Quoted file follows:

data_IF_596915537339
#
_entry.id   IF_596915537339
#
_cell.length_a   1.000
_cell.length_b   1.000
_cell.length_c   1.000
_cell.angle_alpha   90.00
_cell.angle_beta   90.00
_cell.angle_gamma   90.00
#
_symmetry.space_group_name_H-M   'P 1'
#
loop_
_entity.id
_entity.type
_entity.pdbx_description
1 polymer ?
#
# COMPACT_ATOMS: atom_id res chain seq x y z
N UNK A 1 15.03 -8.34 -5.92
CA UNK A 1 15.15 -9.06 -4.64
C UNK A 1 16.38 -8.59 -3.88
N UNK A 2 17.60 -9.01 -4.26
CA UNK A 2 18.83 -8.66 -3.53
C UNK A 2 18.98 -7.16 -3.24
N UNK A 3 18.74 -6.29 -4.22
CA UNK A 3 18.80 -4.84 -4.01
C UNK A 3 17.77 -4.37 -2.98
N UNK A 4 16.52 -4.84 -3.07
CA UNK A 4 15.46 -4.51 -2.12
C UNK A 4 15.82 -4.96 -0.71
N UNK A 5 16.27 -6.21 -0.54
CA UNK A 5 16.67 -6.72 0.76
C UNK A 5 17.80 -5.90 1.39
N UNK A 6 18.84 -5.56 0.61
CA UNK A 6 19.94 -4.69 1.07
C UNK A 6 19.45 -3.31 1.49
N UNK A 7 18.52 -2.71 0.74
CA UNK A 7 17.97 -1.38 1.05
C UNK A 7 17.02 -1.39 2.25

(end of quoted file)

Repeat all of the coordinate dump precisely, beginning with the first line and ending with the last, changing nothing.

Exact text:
data_IF_596915537339
#
_entry.id   IF_596915537339
#
_cell.length_a   1.000
_cell.length_b   1.000
_cell.length_c   1.000
_cell.angle_alpha   90.00
_cell.angle_beta   90.00
_cell.angle_gamma   90.00
#
_symmetry.space_group_name_H-M   'P 1'
#
loop_
_entity.id
_entity.type
_entity.pdbx_description
1 polymer ?
#
# COMPACT_ATOMS: atom_id res chain seq x y z
N UNK A 1 15.03 -8.34 -5.92
CA UNK A 1 15.15 -9.06 -4.64
C UNK A 1 16.38 -8.59 -3.88
N UNK A 2 17.60 -9.01 -4.26
CA UNK A 2 18.83 -8.66 -3.53
C UNK A 2 18.98 -7.16 -3.24
N UNK A 3 18.74 -6.29 -4.22
CA UNK A 3 18.80 -4.84 -4.01
C UNK A 3 17.77 -4.37 -2.98
N UNK A 4 16.52 -4.84 -3.07
CA UNK A 4 15.46 -4.51 -2.12
C UNK A 4 15.82 -4.96 -0.71
N UNK A 5 16.27 -6.21 -0.54
CA UNK A 5 16.67 -6.72 0.76
C UNK A 5 17.80 -5.90 1.39
N UNK A 6 18.84 -5.56 0.61
CA UNK A 6 19.94 -4.69 1.07
C UNK A 6 19.45 -3.31 1.49
N UNK A 7 18.52 -2.71 0.74
CA UNK A 7 17.97 -1.38 1.05
C UNK A 7 17.02 -1.39 2.25